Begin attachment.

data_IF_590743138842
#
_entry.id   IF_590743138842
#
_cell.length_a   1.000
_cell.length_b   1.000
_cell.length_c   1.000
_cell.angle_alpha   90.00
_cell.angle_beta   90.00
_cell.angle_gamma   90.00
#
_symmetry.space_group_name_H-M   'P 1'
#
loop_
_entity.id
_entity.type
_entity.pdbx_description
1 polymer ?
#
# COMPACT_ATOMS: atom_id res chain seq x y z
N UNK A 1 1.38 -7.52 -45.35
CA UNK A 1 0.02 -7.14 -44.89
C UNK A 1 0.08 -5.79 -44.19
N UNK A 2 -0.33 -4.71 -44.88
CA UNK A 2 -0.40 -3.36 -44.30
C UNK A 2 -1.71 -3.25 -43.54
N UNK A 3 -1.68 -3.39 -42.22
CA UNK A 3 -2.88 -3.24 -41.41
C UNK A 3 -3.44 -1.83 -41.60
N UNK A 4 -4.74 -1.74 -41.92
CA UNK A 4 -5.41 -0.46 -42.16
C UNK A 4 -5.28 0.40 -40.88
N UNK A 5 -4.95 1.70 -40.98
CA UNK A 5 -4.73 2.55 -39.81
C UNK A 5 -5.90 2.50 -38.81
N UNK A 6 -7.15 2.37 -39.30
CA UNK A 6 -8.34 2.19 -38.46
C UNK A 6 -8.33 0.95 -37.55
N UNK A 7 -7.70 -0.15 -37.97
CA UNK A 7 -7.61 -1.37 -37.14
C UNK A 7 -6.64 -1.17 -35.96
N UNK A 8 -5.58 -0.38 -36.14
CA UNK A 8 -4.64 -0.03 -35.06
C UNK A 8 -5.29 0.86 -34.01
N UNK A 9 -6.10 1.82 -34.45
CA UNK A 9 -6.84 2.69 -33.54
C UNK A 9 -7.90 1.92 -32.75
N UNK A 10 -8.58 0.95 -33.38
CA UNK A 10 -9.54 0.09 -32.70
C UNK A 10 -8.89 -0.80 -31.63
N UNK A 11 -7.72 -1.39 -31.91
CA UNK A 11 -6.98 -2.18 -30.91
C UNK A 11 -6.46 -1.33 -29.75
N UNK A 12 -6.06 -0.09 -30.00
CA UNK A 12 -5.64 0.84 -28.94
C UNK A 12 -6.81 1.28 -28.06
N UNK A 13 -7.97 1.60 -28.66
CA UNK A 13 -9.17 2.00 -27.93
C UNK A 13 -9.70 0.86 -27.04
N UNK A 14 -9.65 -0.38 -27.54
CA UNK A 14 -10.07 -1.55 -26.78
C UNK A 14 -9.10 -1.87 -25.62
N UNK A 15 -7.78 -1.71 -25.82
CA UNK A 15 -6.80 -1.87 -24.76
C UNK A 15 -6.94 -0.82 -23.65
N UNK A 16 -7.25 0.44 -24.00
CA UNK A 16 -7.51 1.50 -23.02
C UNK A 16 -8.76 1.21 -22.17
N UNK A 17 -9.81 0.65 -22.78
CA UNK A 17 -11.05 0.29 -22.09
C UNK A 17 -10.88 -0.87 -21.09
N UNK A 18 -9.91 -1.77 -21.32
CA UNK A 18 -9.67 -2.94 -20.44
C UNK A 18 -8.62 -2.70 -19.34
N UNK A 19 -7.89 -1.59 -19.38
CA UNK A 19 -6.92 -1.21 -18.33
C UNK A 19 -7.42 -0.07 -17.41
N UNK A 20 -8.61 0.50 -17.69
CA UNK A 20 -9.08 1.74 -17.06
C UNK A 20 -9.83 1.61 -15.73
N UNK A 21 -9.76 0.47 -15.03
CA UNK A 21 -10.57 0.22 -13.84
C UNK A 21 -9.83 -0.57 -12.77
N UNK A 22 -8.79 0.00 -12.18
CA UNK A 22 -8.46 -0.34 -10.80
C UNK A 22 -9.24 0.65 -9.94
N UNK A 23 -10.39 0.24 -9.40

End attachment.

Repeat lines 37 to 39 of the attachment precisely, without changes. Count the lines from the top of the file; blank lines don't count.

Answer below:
CA UNK A 6 -8.34 2.19 -38.46
C UNK A 6 -8.33 0.95 -37.55
N UNK A 7 -7.70 -0.15 -37.97